ASCRS Requests CMS Reduce 2016 PQRS and VBPM Requirements Further to Avoid 2018 Penalties and Provide an Administrative Burden Hardship Exemption for 2016 Meaningful Use in 2018 Medicare Physician Fee Schedule Proposed Rule Comments

In comments on the CY 2018 Medicare Physician Fee Schedule (MPFS) proposed rule, ASCRS, joined by the Outpatient Ophthalmic Surgery Society (OOSS), thanked CMS for proposals that would reduce reporting requirements for 2016 PQRS and the Value-Based Payment Modifier (VBPM) to avoid 2018 penalties, and requests the agency modify their proposals further to ensure more physicians avoid penalties. CMS is proposing to reduce the required number of measures submitted for 2016 PQRS from nine to six, and not require participants to meet certain domains or submit a cross-cutting measure. However, we recommend CMS hold any physician who attempted to submit any data in 2016 harmless from the PQRS penalty. CMS is also proposing to hold physicians harmless from downward payment adjustments from 2016 VBPM quality tiering, if they satisfy the requirements for PQRS. ASCRS and OOSS support that proposal and reiterated that CMS should consider any physician who attempted to submit quality data in 2016 as satisfying PQRS, and therefore not subject to downward payment adjustments from quality tiering under the VBPM. We also recommended CMS create an “administrative burden” hardship exemption for 2016 Meaningful Use. We thanked CMS for its efforts to reduce the regulatory burden on physicians and practices as they transition to the new MIPS program.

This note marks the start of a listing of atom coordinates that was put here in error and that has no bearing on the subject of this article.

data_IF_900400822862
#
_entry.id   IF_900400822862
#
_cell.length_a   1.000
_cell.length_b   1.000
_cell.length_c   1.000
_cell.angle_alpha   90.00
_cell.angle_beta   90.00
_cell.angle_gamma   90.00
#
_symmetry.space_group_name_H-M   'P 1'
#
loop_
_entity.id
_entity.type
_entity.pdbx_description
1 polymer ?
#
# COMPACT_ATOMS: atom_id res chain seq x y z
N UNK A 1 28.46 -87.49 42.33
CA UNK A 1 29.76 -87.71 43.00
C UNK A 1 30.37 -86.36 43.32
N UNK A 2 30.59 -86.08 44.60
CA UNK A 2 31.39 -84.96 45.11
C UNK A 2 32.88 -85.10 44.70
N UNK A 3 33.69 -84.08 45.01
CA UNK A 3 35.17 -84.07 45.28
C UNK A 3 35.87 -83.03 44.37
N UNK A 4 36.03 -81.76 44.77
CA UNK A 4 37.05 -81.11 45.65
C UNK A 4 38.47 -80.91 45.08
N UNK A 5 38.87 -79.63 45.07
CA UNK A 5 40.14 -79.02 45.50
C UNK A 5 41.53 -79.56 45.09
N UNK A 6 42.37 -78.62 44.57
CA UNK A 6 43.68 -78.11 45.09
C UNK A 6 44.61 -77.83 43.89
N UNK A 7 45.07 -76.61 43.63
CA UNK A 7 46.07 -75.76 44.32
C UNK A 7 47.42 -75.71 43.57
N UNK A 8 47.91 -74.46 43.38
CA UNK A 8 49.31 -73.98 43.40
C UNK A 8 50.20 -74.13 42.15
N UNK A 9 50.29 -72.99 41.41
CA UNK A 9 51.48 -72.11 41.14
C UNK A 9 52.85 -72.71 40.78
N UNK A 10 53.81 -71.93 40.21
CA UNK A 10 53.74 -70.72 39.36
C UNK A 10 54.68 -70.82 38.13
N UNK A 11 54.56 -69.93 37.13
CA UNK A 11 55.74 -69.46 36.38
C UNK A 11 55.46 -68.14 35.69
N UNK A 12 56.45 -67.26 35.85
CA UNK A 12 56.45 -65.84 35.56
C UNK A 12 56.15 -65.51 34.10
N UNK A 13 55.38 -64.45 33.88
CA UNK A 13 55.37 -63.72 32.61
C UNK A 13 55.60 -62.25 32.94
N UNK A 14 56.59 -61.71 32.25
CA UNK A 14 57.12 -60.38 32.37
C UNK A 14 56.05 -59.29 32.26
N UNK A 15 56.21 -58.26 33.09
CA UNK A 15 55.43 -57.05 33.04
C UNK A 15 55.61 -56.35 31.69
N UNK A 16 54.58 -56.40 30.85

In regard to other provisions of the proposed rule, we offered our support for CMS’ proposal to accept most RUC recommendations for code revaluations. In addition, we supported CMS’ proposal to make reporting patient relationship modifiers voluntary in 2018 and requested CMS provide additional information on how they will be included in cost measure attribution. Finally, we requested that CMS rethink its policy to collect post-operative visit data on certain high-volume 10- and 90-day global codes in certain states.

ASCRS is also joining in comments on the proposed rule with the Alliance of Specialty Medicine. The final rule is expected in late October or early November. We will keep you updated.